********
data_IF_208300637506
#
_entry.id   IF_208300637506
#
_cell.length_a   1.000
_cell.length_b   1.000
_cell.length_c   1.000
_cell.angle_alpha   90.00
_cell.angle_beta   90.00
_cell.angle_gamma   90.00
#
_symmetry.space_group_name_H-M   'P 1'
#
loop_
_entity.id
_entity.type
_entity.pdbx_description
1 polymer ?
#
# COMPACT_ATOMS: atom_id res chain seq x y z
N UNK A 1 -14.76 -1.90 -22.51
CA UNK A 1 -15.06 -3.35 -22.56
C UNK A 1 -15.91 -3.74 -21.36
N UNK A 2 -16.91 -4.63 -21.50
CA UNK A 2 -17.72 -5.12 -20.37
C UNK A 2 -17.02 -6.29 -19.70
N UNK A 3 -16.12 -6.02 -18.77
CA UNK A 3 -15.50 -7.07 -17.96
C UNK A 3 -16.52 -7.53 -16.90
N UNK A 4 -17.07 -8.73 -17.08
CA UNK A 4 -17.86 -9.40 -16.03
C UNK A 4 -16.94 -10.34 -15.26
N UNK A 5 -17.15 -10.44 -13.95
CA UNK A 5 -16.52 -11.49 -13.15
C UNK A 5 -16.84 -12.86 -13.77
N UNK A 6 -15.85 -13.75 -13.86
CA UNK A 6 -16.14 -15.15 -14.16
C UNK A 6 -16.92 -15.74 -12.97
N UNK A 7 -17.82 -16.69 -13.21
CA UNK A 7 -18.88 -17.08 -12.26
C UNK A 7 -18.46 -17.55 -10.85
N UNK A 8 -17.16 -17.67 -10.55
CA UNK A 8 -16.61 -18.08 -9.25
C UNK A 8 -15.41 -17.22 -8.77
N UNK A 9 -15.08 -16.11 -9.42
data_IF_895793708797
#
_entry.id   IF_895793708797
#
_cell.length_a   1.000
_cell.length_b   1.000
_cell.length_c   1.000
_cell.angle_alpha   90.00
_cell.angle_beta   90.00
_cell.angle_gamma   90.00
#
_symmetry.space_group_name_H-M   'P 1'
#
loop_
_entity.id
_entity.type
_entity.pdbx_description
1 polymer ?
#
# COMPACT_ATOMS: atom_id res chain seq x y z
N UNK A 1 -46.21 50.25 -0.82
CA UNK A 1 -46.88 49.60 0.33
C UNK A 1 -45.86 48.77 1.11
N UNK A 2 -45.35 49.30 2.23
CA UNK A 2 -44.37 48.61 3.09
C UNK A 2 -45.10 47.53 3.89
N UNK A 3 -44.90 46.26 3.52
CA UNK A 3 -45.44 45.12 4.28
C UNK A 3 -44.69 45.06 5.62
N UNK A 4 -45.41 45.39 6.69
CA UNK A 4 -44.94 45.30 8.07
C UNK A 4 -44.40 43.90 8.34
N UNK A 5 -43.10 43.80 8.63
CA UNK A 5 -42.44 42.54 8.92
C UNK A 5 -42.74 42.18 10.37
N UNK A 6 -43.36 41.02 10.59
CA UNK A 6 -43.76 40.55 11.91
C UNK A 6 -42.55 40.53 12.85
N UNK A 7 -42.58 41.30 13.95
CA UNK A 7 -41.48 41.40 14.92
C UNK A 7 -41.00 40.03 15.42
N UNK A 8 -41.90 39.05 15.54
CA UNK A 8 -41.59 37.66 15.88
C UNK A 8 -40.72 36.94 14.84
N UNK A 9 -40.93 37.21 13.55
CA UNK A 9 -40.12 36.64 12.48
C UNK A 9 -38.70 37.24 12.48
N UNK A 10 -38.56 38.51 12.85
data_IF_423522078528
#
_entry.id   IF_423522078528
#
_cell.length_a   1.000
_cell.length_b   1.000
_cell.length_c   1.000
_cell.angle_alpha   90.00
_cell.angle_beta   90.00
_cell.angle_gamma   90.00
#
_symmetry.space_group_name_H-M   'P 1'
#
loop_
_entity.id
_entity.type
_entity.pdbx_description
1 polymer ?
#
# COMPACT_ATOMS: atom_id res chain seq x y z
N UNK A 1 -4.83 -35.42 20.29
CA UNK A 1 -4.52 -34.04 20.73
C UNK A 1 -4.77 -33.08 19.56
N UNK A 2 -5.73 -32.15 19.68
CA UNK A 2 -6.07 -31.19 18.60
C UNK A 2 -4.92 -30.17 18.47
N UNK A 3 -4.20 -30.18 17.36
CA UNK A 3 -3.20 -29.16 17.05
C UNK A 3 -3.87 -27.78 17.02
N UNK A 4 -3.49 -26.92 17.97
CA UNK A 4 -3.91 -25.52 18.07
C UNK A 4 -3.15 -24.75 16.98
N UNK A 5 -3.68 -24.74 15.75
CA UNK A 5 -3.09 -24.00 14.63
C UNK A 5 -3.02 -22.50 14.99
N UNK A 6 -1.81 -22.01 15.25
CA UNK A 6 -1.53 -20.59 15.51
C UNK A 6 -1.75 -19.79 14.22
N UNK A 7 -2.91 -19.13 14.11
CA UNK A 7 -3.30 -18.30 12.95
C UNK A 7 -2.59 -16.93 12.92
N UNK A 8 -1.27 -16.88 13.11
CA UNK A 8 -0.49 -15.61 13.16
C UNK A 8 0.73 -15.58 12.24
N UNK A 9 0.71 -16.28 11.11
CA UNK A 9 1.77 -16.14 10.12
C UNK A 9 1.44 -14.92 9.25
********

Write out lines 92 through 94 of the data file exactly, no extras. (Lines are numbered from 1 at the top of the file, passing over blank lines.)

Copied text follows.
C UNK A 9 -38.70 37.24 12.48
N UNK A 10 -38.56 38.51 12.85
data_IF_423522078528